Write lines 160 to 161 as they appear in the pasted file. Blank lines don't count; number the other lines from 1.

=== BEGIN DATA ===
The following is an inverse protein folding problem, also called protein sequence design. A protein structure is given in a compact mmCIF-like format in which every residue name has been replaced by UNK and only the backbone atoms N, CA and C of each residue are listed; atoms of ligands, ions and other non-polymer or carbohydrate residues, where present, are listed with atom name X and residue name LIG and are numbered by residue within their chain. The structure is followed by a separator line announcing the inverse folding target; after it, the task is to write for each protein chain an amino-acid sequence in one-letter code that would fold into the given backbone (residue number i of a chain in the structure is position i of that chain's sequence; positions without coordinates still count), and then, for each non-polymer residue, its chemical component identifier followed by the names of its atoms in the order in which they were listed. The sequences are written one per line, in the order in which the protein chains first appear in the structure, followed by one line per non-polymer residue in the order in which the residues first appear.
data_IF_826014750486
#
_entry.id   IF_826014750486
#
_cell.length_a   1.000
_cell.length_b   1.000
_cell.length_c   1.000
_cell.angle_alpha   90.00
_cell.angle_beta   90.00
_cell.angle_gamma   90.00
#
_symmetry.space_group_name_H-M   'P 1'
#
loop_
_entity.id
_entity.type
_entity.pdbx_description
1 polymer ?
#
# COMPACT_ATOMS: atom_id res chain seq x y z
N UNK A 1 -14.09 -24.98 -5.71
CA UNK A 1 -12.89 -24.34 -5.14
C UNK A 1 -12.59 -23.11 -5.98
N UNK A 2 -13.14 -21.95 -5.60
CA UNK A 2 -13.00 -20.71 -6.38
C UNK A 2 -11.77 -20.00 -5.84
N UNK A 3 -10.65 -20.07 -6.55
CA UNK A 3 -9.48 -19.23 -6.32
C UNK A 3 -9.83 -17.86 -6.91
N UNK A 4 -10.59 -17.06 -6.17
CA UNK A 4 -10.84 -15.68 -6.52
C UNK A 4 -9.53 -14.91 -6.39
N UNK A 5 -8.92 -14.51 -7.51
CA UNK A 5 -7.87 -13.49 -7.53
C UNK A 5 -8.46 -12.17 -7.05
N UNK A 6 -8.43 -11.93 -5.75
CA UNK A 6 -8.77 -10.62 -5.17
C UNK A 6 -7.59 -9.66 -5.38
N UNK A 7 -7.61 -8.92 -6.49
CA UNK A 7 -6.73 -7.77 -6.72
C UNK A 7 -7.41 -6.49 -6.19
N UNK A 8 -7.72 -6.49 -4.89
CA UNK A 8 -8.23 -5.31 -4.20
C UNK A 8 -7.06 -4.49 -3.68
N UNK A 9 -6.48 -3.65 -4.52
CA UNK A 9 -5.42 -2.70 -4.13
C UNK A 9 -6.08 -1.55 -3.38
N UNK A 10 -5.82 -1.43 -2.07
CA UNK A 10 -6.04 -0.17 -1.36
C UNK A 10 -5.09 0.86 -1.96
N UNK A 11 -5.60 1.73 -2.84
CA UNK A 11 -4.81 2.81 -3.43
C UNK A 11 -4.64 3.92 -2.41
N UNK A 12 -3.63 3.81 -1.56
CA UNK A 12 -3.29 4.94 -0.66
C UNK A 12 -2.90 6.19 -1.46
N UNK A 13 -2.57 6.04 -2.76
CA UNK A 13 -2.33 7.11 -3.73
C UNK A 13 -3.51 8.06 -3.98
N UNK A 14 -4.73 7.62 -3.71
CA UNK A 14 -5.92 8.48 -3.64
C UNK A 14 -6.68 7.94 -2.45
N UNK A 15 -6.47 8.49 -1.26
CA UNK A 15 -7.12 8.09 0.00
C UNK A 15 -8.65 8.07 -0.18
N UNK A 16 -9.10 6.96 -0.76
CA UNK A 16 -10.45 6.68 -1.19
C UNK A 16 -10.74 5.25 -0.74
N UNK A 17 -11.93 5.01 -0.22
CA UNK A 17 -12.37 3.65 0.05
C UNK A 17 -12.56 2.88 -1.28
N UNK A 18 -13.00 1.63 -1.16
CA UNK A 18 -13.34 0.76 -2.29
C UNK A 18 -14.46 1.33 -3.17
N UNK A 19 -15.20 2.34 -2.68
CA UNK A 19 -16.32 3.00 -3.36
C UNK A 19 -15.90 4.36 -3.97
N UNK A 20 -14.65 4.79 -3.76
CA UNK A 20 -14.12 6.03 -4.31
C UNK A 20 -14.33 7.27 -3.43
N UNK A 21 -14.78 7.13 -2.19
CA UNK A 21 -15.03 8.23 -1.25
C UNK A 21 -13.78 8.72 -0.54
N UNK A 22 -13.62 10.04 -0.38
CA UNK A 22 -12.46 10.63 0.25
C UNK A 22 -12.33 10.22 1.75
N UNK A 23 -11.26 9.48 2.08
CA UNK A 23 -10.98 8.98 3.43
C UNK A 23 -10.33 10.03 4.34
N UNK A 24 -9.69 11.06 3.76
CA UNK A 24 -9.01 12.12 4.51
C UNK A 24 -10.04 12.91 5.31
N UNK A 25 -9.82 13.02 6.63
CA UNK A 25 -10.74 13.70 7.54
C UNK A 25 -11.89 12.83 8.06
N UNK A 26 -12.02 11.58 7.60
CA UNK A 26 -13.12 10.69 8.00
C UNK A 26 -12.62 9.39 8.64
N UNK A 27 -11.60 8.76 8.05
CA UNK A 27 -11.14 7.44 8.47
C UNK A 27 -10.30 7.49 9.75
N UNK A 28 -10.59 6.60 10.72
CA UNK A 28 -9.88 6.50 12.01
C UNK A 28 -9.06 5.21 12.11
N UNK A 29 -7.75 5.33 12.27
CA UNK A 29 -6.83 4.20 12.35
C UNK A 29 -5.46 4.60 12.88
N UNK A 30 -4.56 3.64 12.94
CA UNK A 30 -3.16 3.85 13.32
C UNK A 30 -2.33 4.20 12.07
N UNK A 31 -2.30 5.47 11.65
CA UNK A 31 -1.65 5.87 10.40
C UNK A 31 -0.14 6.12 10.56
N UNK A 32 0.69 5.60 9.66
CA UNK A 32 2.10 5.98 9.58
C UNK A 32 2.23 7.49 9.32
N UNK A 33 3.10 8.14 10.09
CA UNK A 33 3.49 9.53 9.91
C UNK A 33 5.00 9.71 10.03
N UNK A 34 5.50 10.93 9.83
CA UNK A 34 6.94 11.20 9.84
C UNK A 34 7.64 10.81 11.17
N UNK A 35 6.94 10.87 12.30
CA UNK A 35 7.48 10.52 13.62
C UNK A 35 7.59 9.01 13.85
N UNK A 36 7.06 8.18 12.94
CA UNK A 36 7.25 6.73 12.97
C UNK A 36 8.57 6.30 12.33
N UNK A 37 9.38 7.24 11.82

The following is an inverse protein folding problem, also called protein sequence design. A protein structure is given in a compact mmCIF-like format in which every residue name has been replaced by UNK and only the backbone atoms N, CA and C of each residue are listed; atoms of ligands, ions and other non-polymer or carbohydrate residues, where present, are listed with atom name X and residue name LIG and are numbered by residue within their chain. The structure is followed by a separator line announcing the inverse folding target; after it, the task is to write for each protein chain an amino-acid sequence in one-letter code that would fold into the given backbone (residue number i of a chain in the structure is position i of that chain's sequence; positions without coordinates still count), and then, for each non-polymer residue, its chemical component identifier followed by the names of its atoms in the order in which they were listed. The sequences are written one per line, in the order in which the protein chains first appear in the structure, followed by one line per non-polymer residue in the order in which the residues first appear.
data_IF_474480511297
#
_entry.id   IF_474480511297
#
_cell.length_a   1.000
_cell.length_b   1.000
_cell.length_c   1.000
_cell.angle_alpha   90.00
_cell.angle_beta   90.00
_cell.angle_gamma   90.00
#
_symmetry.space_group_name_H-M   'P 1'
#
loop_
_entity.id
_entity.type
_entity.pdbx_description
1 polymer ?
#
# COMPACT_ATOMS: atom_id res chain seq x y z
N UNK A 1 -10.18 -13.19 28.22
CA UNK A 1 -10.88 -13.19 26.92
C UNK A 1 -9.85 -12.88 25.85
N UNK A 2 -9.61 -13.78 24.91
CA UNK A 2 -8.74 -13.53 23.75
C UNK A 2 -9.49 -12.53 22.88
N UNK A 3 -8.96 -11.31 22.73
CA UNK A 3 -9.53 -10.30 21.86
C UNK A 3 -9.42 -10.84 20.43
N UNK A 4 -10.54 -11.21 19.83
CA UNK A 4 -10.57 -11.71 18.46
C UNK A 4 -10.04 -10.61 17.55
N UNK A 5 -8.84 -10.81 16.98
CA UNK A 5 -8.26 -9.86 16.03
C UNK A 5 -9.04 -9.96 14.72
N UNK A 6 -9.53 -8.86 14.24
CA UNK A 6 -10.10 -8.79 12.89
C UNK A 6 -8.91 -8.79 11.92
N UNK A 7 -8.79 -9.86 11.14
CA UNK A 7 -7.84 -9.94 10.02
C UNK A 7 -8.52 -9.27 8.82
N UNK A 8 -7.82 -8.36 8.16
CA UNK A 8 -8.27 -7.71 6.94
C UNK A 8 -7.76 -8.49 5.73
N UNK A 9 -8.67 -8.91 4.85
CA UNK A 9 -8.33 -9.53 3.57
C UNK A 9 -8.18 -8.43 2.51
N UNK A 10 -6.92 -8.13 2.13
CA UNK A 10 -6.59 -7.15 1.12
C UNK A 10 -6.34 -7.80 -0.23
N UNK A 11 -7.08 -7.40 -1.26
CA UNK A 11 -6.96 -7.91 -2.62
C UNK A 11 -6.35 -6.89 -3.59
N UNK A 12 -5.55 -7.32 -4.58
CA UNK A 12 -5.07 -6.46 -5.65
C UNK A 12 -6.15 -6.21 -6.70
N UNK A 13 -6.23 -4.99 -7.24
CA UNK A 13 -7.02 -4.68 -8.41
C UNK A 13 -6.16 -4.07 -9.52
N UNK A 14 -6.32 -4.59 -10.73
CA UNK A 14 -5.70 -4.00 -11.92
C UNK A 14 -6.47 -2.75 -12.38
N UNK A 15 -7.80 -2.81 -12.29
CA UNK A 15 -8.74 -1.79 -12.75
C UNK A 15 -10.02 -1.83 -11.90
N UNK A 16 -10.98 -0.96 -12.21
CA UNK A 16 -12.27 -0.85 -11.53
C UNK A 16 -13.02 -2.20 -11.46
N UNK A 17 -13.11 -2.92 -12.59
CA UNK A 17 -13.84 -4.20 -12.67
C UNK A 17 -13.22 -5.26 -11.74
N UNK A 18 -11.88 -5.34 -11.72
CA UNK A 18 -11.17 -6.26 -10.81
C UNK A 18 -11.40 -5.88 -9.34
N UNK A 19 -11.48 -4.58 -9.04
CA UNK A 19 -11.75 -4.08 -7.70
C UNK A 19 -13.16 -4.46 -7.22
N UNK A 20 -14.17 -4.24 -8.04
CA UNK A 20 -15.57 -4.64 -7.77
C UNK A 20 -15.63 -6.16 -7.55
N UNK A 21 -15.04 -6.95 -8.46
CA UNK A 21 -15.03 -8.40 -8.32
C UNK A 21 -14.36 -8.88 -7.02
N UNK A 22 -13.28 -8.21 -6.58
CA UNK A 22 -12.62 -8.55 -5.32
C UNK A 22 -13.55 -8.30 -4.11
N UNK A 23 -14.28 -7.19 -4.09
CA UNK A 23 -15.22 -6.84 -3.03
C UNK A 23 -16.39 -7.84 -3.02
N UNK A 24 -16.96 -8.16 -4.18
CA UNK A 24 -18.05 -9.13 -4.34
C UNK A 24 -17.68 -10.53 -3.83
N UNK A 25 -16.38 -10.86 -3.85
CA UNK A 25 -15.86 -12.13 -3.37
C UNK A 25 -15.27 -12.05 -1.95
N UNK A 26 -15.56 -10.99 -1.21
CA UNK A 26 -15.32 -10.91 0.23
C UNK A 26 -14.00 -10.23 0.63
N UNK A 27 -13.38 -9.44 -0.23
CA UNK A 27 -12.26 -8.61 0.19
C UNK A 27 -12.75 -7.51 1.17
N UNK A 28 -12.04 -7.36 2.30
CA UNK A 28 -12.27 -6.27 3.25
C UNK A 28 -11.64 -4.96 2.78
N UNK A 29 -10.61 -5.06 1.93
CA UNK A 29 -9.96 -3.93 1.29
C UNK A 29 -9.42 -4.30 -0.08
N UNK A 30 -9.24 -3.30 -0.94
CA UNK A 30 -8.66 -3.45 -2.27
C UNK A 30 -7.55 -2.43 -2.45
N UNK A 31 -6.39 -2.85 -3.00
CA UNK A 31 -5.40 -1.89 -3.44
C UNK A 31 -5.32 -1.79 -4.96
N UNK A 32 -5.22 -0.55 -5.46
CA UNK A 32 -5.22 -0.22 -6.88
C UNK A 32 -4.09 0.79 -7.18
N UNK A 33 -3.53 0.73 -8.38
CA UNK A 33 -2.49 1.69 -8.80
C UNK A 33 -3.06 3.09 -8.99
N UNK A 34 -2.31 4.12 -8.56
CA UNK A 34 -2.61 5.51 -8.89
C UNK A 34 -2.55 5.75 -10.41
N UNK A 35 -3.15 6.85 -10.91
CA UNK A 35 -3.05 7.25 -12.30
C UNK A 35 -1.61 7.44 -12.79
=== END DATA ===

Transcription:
C UNK A 3 -9.42 -10.84 20.43
N UNK A 4 -10.54 -11.21 19.83